Social innovation

Technological advances can contribute a lot to transitions towards sustainable development. But they are not enough. Innovation of political institutions, social structures, and individual behaviour is even more important. CDE provides knowledge on:

  • individual and collective actions that set in motion needed changes;
  • measures and processes that promote sustainable production methods and sustainable consumption; and
  • how social innovations can trigger changes in values that reach the mainstream.


Sufficiency is about the conscious reduction of material and energy needs. The goal of the concept is to bring our consumption and economic activity in line with the limits of our planet. CDE explores how sufficiency can be anchored in our individual lives as well as in education, business, work, and society.


Consumption serves to satisfy our needs. In its current form, however, it has strong negative impacts on the environment and climate – and often on labour conditions in producer countries. CDE researches innovative and just solutions that enable fair, environmentally friendly consumption and lifestyles within a low-impact economy.


Human well-being is much more than material prosperity: It is an overarching goal of sustainable development. CDE develops concepts and indicators that make it possible to capture and measure sustainable quality of life and well-being. It also investigates what a good and simultaneously low-impact life might look like.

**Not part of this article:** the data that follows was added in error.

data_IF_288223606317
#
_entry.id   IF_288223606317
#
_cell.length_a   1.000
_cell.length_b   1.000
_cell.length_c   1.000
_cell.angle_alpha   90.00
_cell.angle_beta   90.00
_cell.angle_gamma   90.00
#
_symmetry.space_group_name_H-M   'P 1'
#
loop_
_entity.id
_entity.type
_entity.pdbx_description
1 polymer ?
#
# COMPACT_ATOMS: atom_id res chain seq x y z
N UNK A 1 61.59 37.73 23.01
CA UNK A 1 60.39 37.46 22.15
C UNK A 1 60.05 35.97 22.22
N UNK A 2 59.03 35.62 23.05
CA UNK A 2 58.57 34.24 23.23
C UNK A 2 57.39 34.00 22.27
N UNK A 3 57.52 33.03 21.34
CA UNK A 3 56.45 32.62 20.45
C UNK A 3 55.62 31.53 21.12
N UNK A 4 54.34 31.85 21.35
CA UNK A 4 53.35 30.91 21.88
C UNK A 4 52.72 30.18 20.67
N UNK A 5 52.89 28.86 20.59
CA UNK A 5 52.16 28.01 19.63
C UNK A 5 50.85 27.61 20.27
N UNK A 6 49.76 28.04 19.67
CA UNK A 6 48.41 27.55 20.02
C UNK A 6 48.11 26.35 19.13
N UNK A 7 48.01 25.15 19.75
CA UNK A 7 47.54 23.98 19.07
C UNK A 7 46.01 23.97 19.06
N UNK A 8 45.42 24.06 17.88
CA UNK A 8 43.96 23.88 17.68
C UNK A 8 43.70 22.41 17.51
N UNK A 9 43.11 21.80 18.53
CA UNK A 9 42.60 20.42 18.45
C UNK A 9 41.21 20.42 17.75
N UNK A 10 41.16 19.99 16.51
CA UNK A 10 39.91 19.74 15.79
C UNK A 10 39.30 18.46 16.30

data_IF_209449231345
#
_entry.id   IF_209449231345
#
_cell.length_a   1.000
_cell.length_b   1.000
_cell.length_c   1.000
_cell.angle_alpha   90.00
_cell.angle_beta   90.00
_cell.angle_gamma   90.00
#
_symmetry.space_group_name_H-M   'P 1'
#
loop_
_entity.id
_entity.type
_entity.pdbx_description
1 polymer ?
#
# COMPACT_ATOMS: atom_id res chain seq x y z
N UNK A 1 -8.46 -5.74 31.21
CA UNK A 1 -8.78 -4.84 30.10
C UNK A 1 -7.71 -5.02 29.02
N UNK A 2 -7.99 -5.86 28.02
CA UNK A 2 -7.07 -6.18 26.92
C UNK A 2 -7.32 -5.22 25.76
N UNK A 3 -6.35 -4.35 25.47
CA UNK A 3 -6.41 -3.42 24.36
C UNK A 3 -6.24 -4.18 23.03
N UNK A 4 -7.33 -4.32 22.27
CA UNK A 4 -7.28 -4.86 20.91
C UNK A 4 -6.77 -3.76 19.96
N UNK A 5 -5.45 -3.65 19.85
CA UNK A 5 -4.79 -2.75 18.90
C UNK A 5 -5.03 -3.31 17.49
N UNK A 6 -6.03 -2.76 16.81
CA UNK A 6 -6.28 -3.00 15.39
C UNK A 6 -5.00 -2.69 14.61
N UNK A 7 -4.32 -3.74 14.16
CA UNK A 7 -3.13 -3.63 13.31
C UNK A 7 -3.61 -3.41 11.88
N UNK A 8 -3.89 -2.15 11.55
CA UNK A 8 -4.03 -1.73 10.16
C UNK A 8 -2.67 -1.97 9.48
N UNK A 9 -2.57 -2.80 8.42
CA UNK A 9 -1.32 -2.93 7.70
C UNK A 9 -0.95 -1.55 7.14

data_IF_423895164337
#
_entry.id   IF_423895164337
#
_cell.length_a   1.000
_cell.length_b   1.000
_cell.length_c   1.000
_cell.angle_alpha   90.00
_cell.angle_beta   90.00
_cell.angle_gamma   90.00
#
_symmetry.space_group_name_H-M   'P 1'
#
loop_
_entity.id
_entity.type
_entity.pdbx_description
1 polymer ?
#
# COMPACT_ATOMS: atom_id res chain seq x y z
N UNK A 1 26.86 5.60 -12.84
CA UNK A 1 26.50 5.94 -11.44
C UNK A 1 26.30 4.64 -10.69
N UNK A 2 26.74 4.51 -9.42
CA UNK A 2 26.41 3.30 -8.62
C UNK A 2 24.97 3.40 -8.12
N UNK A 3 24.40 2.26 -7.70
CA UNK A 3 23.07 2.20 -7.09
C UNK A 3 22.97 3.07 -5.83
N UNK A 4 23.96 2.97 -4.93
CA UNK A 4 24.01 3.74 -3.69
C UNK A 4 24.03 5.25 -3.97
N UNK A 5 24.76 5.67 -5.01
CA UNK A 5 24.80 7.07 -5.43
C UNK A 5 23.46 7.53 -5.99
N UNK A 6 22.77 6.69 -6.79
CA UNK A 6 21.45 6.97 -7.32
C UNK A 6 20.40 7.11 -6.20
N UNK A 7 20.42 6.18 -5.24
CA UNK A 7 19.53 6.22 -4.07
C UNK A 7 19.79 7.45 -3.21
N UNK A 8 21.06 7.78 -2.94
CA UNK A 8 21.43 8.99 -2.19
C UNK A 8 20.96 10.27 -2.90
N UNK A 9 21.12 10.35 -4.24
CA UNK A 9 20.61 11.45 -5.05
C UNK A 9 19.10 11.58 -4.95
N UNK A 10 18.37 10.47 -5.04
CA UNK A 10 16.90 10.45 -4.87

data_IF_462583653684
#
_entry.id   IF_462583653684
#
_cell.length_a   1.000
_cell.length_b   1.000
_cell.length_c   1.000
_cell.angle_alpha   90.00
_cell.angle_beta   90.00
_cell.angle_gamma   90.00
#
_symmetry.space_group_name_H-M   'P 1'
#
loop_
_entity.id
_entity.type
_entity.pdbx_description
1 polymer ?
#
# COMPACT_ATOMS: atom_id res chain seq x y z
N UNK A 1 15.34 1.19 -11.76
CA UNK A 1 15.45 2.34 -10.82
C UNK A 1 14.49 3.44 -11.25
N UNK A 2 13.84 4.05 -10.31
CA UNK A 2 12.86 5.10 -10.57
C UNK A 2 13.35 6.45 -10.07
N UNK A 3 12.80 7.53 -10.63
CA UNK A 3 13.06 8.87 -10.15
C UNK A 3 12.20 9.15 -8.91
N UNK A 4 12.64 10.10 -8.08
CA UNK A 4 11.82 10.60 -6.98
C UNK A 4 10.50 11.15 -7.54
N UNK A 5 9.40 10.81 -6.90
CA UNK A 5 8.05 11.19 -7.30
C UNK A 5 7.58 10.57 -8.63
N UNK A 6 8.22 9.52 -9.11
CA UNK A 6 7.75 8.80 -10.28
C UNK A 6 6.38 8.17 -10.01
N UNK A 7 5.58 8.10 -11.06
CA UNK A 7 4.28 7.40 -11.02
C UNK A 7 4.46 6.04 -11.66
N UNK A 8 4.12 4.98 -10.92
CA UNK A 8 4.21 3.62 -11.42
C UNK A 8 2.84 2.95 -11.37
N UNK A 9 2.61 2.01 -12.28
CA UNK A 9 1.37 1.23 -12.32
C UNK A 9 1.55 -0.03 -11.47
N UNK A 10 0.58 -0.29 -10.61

Environmental justice

The ecological changes driven by climate change, land grabbing, and overuse of natural resources also worsen social inequalities. CDE uses methods and concepts of environmental justice to evaluate such conflicts, to identify causes of marginalization and inequality, and to develop pathways for fairer solutions.


Sustainable decisions result from far-reaching participation of affected people and communities. With robust data, information access, and local capacity development, CDE fosters the empowerment of actors who do not belong to established governance structures – especially in the areas of land use, food systems, and labour conditions.

Labour and production

Technical and sociopolitical developments open up new opportunities for transformation to a sustainable society in the area of work and employment. CDE examines forms of work and social innovations that could alter our relationship to consumption and prosperity. This approach is complemented by studies on global value chains and rural labour markets in countries of the global South.

Poverty and inequality

Poverty and inequality are drivers and outcomes of unsustainable development. There is a need to distribute resources and opportunities more fairly. CDE researchers work to shed light on the causes and consequences of global inequality. They examine key poverty factors at the household level and link them with analyses of trade and the economy.